AppleScript Opaqueness in InDesign CS3

I was scripting InDesign CS3 and wanted to show what was happening on screen. How to do this is quite opaque and took me about an hour to figure out. Here it is:

tell application "Adobe InDesign CS3"
  set myWin to (layout window 1)
  set targetSpread to (parent of parent of theOrderHeader) -- spread -> page -> text frame
  tell myWin
    set active spread to targetSpread
    zoom myWin given fit spread
  end tell
end tell

In this sample, ‘theOrderHeader’ is a text frame that was just updated.

There must be a better way to do this, but whatever it is, it eluded me.

Mar 6, 2010 12:32 PM

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AppleScript Speed Stunner: Round vs. Mod & Div

I was working on a routine the other day and, quite by accident discovered that the round() function is extremely slow. How slow? Compared to a routine that uses DIV and MOD functions, round() is significantly slower.

Here’s my Timing Test script, fitted with two different ways to round the results of a division to the nearest integer:

set theDivisor to 256
set theLoopCount to 20
set {theDividendStart, theDividendStop} to {120, 130}
 --bracket values around tipping points to show equivalent results

set t1 to the ticks
repeat theLoopCount times
    set resA to {}
    repeat with theDividend from theDividendStart to theDividendStop
        set theQuotient to round (theDividend / theDivisor)
        copy {theDividend, theQuotient} to end of resA
    end repeat
end repeat

set t2 to the ticks
repeat theLoopCount times
    set resB to {}
    repeat with theDividend from theDividendStart to theDividendStop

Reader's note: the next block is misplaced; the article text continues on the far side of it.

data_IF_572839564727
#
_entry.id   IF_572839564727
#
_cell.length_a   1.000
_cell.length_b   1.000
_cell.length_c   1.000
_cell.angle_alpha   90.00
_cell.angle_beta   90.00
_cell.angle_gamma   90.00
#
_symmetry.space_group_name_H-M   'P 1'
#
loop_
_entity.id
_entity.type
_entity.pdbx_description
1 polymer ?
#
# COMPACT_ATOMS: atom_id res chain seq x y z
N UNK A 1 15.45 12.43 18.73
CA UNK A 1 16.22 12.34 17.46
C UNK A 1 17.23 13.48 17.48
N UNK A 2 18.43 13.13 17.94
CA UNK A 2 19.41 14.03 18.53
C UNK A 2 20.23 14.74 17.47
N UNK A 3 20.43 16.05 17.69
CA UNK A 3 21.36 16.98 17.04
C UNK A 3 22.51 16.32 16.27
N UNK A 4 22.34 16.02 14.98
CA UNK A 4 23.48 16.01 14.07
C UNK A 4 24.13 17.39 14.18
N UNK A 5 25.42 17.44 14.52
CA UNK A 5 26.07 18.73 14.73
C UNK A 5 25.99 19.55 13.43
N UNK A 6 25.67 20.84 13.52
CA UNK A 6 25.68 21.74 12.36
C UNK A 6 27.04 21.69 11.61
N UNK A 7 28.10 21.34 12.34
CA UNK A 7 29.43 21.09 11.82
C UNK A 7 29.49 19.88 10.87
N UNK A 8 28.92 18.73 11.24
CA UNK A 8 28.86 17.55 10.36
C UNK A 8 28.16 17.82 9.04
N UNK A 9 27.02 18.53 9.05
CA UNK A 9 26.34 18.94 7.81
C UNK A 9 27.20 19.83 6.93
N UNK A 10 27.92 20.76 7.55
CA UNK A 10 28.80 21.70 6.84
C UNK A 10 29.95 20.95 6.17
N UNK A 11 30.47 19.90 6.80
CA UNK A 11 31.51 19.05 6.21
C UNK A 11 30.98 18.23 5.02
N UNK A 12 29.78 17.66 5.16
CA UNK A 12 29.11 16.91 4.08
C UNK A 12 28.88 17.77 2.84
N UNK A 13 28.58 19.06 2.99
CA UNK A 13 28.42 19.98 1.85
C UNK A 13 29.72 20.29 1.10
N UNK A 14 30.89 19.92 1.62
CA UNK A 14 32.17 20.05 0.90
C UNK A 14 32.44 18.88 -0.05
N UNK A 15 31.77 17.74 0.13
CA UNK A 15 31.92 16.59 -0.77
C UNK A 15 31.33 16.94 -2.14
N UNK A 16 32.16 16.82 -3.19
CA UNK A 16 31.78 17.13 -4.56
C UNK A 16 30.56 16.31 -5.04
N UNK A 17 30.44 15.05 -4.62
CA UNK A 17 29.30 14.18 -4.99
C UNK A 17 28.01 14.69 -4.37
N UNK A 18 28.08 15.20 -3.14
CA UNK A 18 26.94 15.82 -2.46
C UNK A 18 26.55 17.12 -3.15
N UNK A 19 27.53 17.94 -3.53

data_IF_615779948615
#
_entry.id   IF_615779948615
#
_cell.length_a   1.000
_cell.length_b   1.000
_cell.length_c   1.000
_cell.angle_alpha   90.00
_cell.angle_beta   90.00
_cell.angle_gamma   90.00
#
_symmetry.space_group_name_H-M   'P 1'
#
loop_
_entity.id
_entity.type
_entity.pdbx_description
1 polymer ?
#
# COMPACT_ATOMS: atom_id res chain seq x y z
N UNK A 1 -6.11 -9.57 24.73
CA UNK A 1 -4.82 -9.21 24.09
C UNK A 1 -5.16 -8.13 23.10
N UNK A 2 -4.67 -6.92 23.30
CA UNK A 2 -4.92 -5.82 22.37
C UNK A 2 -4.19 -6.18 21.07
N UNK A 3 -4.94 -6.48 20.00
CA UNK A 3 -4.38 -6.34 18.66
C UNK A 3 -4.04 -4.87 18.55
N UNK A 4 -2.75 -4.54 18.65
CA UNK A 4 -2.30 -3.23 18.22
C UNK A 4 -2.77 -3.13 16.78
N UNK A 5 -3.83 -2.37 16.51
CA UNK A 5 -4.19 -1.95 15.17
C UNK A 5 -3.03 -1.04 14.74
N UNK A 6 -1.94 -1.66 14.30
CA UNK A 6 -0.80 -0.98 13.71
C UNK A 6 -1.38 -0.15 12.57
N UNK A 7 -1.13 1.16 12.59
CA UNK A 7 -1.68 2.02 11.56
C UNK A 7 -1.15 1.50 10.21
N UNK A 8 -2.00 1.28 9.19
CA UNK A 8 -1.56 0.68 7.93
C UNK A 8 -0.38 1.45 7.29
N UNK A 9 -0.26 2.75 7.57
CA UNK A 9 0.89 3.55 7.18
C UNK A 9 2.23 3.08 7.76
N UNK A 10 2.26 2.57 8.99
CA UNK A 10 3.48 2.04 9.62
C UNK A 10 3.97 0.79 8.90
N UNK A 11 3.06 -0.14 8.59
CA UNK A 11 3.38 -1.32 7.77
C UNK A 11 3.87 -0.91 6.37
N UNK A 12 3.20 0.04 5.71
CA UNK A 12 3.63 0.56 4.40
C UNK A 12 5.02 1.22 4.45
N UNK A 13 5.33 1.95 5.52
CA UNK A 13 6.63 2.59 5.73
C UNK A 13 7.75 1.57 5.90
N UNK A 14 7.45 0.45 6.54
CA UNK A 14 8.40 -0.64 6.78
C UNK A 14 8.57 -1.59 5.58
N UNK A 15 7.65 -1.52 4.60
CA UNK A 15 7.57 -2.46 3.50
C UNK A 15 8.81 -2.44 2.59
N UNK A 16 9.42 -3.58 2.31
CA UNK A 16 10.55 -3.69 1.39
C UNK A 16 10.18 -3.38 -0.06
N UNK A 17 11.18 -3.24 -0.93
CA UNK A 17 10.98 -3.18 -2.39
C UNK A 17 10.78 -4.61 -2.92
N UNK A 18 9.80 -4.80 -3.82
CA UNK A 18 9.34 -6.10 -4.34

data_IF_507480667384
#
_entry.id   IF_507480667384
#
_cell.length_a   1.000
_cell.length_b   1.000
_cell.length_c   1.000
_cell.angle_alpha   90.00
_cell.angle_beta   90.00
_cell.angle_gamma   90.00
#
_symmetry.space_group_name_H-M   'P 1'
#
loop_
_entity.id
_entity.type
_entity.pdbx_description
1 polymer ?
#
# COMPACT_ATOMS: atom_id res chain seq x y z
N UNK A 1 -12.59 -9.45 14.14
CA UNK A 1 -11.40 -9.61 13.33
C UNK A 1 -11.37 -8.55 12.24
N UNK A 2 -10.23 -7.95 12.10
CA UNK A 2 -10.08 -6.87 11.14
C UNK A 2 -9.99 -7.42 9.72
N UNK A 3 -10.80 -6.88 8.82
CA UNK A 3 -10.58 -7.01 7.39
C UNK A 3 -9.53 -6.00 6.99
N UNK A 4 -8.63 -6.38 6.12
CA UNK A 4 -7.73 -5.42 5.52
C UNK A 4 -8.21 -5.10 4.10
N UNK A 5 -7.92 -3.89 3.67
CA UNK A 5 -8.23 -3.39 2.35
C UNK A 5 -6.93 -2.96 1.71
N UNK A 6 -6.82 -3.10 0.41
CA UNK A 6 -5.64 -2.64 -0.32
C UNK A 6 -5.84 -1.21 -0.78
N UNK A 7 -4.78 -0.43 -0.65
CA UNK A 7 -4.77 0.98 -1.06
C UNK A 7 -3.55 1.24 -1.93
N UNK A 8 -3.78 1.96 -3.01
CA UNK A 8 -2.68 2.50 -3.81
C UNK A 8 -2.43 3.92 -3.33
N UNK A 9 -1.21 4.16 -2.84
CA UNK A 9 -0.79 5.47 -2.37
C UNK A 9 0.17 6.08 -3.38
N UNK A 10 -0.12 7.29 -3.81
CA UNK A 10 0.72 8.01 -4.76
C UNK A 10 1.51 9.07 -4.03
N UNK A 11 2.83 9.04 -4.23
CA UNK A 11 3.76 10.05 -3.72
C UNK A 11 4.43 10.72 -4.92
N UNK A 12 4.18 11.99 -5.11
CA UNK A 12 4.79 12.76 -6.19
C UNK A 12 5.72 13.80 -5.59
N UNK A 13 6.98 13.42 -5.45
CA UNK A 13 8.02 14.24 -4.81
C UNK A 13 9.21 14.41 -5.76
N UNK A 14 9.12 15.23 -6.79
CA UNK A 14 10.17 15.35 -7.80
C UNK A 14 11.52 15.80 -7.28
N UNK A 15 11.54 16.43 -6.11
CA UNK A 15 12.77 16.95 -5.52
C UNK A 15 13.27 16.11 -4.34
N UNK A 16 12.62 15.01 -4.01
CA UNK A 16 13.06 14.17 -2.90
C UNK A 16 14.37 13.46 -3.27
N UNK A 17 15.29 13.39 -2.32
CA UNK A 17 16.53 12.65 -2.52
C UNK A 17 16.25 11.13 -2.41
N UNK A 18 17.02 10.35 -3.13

if ((theDividend mod theDivisor) > (theDivisor div 2)) then
            set extra to 1
        else
            set extra to 0
        end if
        set theQuotient to (theDividend div theDivisor) + extra
        copy {theDividend, theQuotient} to end of resB
    end repeat
end repeat
set t3 to (the ticks) - t2

set {LoopA, LoopB} to {(t2 - t1) / theLoopCount, t3 / theLoopCount}
get {LoopA, LoopB, LoopA / LoopB, resA, resB}

On my old G4/733, round() is about 30 times slower.

There is even more of a disparity when you add “Rounding up|down” to the mix. The code for rounding up:

set theDivisor to 256
set theLoopCount to 100
set {TheDividendStart, theDividendStop} to {250, 260}

set t1 to the ticks
repeat theLoopCount times
    set resA to {}
    repeat with theDividend from TheDividendStart to theDividendStop
        set theQuotient to round (theDividend / theDivisor) rounding up
        copy {theDividend, theQuotient} to end of resA
    end repeat
end repeat
set t2 to the ticks

repeat theLoopCount times
    set resB to {}
    repeat with theDividend from TheDividendStart to theDividendStop
        if ((theDividend mod theDivisor) = 0) then
            set extra to 0
        else
            set extra to 1
        end if
        set theQuotient to (theDividend div theDivisor) + extra
        copy {theDividend, theQuotient} to end of resB
    end repeat
end repeat
set t3 to (the ticks) - t2

set {LoopA, LoopB} to {(t2 - t1) / theLoopCount, t3 / theLoopCount}
get {LoopA, LoopB, LoopA / LoopB, resA, resB}

And rounding down is even simpler:

set theDivisor to 256
set theLoopCount to 100
set {TheDividendStart, theDividendStop} to {250, 260}

set t1 to the ticks
repeat theLoopCount times
    set resA to {}
    repeat with theDividend from TheDividendStart to theDividendStop
        set theQuotient to round (theDividend / theDivisor) rounding down
        copy {theDividend, theQuotient} to end of resA
    end repeat
end repeat

set t2 to the ticks
repeat theLoopCount times
    set resB to {}
    repeat with theDividend from TheDividendStart to theDividendStop
        set theQuotient to (theDividend div theDivisor)
        copy {theDividend, theQuotient} to end of resB
    end repeat
end repeat
set t3 to (the ticks) - t2

set {LoopA, LoopB} to {(t2 - t1) / theLoopCount, t3 / theLoopCount}
get {LoopA, LoopB, LoopA / LoopB, resA, resB}

In these tests, Round() rounding up|down runs about 50 times slower than the same function written with DIV and MOD.

At this point I am curious about two things. First: is round() any faster on Intel? Second: what sort of timings would you get for equivalent routines written in C (or its variants)?

Apr 18, 2009 1:00 PM

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